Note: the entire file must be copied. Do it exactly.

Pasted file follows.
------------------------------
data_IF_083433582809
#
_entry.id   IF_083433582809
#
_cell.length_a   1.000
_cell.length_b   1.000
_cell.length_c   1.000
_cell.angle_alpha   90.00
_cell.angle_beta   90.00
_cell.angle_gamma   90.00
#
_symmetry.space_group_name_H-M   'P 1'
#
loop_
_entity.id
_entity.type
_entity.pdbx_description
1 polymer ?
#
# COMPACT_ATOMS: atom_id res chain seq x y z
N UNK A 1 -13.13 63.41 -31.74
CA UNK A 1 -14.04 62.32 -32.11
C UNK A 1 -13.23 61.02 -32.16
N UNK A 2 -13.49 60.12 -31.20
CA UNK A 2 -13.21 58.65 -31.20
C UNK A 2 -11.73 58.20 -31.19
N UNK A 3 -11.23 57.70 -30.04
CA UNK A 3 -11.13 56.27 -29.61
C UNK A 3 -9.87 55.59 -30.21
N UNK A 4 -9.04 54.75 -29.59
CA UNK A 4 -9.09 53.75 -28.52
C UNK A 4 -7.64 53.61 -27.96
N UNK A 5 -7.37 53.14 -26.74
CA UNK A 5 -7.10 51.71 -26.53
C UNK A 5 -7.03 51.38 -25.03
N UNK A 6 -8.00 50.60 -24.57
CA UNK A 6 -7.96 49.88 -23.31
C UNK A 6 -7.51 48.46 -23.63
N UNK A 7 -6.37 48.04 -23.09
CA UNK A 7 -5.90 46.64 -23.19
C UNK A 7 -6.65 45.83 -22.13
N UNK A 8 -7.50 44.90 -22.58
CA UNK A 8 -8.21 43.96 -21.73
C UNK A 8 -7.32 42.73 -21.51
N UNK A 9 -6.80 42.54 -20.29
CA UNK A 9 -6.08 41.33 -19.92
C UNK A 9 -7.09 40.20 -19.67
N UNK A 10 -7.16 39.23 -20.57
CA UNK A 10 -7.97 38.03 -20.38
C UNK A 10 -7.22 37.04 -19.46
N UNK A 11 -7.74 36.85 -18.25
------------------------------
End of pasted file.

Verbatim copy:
data_IF_083433582809
#
_entry.id   IF_083433582809
#
_cell.length_a   1.000
_cell.length_b   1.000
_cell.length_c   1.000
_cell.angle_alpha   90.00
_cell.angle_beta   90.00
_cell.angle_gamma   90.00
#
_symmetry.space_group_name_H-M   'P 1'
#
loop_
_entity.id
_entity.type
_entity.pdbx_description
1 polymer ?
#
# COMPACT_ATOMS: atom_id res chain seq x y z
N UNK A 1 -13.13 63.41 -31.74
CA UNK A 1 -14.04 62.32 -32.11
C UNK A 1 -13.23 61.02 -32.16
N UNK A 2 -13.49 60.12 -31.20
CA UNK A 2 -13.21 58.65 -31.20
C UNK A 2 -11.73 58.20 -31.19
N UNK A 3 -11.23 57.70 -30.04
CA UNK A 3 -11.13 56.27 -29.61
C UNK A 3 -9.87 55.59 -30.21
N UNK A 4 -9.04 54.75 -29.59
CA UNK A 4 -9.09 53.75 -28.52
C UNK A 4 -7.64 53.61 -27.96
N UNK A 5 -7.37 53.14 -26.74
CA UNK A 5 -7.10 51.71 -26.53
C UNK A 5 -7.03 51.38 -25.03
N UNK A 6 -8.00 50.60 -24.57
CA UNK A 6 -7.96 49.88 -23.31
C UNK A 6 -7.51 48.46 -23.63
N UNK A 7 -6.37 48.04 -23.09
CA UNK A 7 -5.90 46.64 -23.19
C UNK A 7 -6.65 45.83 -22.13
N UNK A 8 -7.50 44.90 -22.58
CA UNK A 8 -8.21 43.96 -21.73
C UNK A 8 -7.32 42.73 -21.51
N UNK A 9 -6.80 42.54 -20.29
CA UNK A 9 -6.08 41.33 -19.92
C UNK A 9 -7.09 40.20 -19.67
N UNK A 10 -7.16 39.23 -20.57
CA UNK A 10 -7.97 38.03 -20.38
C UNK A 10 -7.22 37.04 -19.46
N UNK A 11 -7.74 36.85 -18.25